“I don’t date that many girls,” he continued with a self-assured smile.
“Yeah, you do.” Breaking from her nostalgia took unexpected effort. “Last time you came here, you were engaged. Which, by the way, I knew it wasn’t gonna work out.”
“You didn’t like Caitlyn,” he stated.
“I liked her! She was nice. But she just kind of seemed eager to please. Like, ‘Oh, I’m just along for the ride.’ A little flaky, y’know?”
It amused and intrigued him that Kim was thinking this during the pleasant conversation she’d had with his ex, last year when he’d read at Molasses Books. That underneath her chirpy anecdotes about the subway system and the horrors of “teaching to the test,” she was brimming with contempt, thinking, This woman is a fucking child.
She watched him scoop a rubbery forkful of burrito off the plate, then leave the fork lying there in the sauce. A slow eater. Kim wondered if she’d gone too far. The hurt might still be fresh. At last he said, “When we broke up, there wasn’t anything I could do about it. We’d been building to it awhile. A bathroom fan here, a lock there . . . “
“What the hell are you talking about? Bathroom fans? Locks? What?”
“She would yell at me for not, for forgetting to lock the top lock. ‘Cause somebody tried to break in her apartment once. That’s not a deal breaker.”
“It kind of is. That’s a matter of security.”
“You’re being white right now.”
She threw her hands in the air. “Oh, what . . .”
“You are!” he said. “Black people can’t walk down the street without wondering if a cop’s gonna kill us. No, that they want to kill us and will get away with it. If somebody’s like, ‘Woe is me, you didn’t lock a lock,’ I don’t speak that language.”
She chose her next words carefully, resisting the urge to argue. He could say vulnerable and honest things in ways that made her want to dismiss them, either being hyperbolic to the point of silliness, or simply arrogant.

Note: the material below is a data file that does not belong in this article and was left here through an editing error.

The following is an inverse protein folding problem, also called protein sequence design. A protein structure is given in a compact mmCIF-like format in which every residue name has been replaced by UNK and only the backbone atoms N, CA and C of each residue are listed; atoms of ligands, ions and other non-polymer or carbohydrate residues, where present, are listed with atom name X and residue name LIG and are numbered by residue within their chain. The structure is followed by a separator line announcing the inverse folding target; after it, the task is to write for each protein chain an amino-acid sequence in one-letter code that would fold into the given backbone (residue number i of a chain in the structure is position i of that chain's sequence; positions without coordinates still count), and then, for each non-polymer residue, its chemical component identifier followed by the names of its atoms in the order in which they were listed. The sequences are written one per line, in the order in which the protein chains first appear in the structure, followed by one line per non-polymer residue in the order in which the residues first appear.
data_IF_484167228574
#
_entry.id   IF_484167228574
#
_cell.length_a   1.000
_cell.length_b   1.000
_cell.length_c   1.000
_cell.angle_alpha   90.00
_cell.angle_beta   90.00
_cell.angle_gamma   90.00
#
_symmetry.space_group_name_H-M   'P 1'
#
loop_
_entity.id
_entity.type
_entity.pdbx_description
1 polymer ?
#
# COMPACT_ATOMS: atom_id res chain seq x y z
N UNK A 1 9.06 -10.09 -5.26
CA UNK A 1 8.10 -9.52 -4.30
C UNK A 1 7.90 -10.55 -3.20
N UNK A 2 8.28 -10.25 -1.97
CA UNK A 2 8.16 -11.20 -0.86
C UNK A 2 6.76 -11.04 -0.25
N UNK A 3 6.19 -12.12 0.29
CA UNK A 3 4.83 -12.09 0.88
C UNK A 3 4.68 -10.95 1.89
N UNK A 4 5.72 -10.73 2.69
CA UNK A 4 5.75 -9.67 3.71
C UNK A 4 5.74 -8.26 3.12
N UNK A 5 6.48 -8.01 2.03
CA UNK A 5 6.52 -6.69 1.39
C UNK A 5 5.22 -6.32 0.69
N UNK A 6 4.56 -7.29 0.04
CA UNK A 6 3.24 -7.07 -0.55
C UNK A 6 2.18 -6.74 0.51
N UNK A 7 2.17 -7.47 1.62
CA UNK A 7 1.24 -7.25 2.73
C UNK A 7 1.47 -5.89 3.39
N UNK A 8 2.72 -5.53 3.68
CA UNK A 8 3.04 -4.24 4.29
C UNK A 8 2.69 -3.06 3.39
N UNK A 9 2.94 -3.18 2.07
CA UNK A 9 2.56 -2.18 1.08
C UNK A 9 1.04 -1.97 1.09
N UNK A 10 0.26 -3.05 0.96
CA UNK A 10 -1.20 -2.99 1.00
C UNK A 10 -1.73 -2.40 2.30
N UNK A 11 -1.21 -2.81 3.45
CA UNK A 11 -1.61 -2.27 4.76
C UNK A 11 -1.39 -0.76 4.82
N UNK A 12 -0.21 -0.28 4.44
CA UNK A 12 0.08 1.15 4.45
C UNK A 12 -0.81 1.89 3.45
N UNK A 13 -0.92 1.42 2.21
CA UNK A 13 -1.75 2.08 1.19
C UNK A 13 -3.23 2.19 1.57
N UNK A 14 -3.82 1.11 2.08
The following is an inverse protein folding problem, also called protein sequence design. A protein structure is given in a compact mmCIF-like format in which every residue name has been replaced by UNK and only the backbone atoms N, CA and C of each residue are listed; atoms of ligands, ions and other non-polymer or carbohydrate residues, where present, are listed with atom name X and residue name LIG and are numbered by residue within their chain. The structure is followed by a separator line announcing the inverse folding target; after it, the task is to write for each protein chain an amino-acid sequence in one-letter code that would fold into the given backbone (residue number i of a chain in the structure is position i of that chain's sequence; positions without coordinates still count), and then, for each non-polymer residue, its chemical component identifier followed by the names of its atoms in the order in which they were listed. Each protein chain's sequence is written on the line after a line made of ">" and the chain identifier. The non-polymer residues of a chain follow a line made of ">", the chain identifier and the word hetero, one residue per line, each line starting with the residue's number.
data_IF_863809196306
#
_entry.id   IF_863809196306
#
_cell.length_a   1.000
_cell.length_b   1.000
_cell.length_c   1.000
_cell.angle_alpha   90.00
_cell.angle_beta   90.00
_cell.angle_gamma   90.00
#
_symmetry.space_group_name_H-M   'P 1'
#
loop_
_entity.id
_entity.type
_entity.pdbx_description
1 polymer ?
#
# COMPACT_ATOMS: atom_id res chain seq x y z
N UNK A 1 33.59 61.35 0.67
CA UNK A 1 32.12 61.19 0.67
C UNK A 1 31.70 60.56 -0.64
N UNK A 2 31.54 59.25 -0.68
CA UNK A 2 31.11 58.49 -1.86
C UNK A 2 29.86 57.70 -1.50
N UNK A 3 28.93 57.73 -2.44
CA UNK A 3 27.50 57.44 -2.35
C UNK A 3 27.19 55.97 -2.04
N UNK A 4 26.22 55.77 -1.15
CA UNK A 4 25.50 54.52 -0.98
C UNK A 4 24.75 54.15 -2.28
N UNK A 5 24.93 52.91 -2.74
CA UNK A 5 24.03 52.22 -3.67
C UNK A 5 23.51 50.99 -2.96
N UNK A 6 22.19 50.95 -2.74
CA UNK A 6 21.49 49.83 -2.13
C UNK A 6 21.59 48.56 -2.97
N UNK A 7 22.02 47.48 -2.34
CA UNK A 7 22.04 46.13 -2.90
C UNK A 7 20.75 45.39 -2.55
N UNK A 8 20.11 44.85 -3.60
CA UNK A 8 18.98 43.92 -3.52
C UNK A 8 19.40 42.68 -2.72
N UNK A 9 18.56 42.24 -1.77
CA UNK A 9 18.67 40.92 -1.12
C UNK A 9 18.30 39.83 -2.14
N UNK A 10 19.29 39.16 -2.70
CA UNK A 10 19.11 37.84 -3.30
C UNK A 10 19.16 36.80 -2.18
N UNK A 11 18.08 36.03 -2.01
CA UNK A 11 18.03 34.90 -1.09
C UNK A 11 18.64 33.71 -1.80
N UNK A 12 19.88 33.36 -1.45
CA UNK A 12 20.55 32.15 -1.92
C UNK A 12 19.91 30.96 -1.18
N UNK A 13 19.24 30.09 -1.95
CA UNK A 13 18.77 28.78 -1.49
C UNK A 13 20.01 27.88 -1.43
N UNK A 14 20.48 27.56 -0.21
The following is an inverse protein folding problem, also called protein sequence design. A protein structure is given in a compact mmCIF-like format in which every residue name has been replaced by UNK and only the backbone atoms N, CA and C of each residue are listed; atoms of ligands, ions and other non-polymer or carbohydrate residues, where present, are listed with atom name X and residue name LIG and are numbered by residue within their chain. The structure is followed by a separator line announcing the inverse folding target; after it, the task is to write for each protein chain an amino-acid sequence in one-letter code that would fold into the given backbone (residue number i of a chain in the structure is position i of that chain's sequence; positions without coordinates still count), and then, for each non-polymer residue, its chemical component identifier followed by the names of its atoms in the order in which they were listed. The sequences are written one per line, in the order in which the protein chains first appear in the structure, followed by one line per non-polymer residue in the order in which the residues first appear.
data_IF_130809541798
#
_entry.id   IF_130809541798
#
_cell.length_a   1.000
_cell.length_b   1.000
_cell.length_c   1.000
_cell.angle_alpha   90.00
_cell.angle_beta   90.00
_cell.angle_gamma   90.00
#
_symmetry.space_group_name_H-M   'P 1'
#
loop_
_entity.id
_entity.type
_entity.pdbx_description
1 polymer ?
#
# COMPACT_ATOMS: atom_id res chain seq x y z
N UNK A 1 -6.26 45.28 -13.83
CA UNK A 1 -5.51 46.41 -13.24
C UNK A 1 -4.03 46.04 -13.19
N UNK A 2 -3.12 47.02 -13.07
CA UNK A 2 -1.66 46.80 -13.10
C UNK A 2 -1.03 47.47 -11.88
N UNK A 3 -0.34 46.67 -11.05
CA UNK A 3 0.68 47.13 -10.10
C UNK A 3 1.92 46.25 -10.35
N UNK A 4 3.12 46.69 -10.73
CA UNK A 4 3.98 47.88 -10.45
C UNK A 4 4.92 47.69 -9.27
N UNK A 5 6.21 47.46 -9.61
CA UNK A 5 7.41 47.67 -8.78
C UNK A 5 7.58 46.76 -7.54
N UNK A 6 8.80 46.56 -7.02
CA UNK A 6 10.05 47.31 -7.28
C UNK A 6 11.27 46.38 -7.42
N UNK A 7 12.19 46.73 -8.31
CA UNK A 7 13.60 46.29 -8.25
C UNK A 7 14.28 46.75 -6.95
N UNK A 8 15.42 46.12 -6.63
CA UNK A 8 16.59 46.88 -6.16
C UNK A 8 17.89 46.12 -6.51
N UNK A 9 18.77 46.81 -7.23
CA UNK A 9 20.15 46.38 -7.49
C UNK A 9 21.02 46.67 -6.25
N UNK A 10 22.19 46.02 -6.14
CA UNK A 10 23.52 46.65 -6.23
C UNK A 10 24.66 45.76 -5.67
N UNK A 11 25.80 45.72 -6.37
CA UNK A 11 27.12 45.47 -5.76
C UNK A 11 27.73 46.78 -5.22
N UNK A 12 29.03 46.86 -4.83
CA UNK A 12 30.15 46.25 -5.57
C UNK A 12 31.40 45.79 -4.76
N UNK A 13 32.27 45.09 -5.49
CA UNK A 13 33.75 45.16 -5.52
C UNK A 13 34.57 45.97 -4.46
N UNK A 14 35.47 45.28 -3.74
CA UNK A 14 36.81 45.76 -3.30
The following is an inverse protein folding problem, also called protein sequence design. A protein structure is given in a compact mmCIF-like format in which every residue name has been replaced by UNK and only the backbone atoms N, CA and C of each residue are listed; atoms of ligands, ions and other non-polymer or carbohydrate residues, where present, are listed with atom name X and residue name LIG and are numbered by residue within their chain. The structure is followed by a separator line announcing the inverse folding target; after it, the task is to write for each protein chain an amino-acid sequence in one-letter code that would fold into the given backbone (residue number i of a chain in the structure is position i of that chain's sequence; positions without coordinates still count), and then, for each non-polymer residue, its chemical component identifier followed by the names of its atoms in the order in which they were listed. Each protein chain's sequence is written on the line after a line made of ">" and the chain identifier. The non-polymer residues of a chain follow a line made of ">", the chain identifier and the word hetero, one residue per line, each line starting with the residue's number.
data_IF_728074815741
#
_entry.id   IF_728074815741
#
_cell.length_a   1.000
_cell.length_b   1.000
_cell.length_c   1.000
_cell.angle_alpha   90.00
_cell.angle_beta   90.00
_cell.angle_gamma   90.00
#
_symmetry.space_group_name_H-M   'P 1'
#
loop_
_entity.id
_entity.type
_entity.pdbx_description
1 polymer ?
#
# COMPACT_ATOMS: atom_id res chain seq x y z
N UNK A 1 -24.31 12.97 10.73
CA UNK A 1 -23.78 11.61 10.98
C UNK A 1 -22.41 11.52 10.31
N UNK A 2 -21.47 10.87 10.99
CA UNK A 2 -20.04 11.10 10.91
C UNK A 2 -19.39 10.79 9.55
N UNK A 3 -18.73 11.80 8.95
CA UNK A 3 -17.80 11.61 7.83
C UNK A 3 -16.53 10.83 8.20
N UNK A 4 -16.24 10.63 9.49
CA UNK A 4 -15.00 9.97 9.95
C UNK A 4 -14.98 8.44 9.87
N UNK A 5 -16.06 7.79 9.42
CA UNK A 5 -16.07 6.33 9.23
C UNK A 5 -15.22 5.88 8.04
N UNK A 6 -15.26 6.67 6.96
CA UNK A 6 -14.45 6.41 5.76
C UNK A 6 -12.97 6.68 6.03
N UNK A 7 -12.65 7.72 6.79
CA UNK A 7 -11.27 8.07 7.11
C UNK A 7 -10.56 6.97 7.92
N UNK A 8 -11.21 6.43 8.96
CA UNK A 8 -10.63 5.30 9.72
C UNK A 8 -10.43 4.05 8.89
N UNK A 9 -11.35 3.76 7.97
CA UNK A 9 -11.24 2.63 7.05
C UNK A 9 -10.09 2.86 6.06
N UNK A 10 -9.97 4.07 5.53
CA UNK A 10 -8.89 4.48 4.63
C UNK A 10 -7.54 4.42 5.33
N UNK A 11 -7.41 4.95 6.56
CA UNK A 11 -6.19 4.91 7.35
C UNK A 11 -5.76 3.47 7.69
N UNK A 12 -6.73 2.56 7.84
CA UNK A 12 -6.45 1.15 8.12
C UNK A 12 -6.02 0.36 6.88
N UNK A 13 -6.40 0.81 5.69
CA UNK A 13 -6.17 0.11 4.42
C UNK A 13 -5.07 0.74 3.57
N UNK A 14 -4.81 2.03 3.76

“I guess I see that,” she said. “But it’s not a race thing. It’s about being a woman and feeling, you know, safe. You should be sensitive. Like what you were saying about your friend. The one who can’t do the reading . . .”
“It sucks that guy killed himself. But she screwed me over. This sounds bad, but at the end of the day, ain’t no flags at half-mast over her friend.”
She had no reply. The hole of silence quickly deepened into a trough. Like a moon-eyed girl, he squeezed a knee against his chest with both arms and stared at his food. His inability to finish his plate seemed emblematic of his ineptitude, which over the years had yielded dead-end administrative jobs and toxic love affairs. She was aware her exhaustion with him had gratitude at its bedrock—his foolishness was a reliable thing, after all. Or perhaps she was overthinking it, and she was simply a pig who ate too fast. His expression told her he was thinking about the baby. She regretted bringing up his ex, any of them, and sought to bury her mistake under words.
“How’s your cut?” she asked.